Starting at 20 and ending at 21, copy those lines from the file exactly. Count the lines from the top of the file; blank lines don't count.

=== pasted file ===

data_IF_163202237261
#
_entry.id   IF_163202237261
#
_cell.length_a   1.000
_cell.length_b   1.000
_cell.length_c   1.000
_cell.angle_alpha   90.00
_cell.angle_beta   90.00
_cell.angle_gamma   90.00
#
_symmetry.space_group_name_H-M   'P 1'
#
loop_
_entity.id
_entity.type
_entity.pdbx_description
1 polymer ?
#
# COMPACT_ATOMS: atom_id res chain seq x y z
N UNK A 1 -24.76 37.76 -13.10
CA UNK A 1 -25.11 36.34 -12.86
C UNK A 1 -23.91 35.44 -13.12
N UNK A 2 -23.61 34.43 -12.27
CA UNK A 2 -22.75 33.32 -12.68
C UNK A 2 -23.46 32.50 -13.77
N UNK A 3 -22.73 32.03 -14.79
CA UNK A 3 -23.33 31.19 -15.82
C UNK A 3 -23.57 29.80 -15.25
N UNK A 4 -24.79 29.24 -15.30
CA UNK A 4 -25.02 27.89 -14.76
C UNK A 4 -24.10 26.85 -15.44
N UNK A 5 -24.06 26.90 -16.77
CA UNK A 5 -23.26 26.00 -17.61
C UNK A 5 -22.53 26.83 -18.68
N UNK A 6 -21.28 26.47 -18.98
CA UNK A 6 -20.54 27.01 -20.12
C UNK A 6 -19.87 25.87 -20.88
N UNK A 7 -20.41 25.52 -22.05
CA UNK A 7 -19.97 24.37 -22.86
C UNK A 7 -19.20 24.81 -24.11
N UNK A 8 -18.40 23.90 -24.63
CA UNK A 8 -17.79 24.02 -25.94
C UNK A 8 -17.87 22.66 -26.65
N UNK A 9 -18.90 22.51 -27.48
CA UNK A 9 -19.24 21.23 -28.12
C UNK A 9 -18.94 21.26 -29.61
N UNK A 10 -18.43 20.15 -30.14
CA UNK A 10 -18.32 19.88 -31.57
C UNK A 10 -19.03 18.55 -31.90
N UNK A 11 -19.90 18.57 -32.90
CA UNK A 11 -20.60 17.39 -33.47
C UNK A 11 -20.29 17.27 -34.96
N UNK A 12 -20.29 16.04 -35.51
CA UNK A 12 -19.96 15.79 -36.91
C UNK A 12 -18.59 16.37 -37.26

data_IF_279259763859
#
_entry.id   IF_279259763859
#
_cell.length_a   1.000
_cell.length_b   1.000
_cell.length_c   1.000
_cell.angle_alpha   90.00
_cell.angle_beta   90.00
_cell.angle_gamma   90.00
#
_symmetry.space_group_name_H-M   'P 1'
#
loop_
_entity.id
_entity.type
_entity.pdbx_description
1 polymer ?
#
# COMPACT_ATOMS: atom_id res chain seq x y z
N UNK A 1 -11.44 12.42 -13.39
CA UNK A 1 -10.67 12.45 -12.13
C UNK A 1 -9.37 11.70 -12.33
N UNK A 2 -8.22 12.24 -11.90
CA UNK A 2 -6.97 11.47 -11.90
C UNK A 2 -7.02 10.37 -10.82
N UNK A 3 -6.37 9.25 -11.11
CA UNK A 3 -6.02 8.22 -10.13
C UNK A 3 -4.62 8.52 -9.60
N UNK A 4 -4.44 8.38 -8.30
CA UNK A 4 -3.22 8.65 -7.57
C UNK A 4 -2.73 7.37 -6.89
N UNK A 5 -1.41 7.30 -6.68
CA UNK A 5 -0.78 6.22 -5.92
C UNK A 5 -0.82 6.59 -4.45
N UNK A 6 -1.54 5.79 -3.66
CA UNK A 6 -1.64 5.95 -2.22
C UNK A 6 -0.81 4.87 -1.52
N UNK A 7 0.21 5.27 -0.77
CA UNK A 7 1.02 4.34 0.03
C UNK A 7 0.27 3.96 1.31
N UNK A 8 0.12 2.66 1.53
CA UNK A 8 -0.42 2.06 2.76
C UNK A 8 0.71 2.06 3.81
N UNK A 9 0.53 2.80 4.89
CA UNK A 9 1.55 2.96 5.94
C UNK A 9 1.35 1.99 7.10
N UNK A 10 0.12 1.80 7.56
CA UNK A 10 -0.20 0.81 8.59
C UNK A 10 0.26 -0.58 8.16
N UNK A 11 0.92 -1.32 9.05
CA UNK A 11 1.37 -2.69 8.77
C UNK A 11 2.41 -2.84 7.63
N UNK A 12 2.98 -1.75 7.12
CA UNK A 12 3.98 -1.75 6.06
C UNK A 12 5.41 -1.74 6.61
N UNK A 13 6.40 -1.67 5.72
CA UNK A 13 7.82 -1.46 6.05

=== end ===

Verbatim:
# COMPACT_ATOMS: atom_id res chain seq x y z
N UNK A 1 -24.76 37.76 -13.10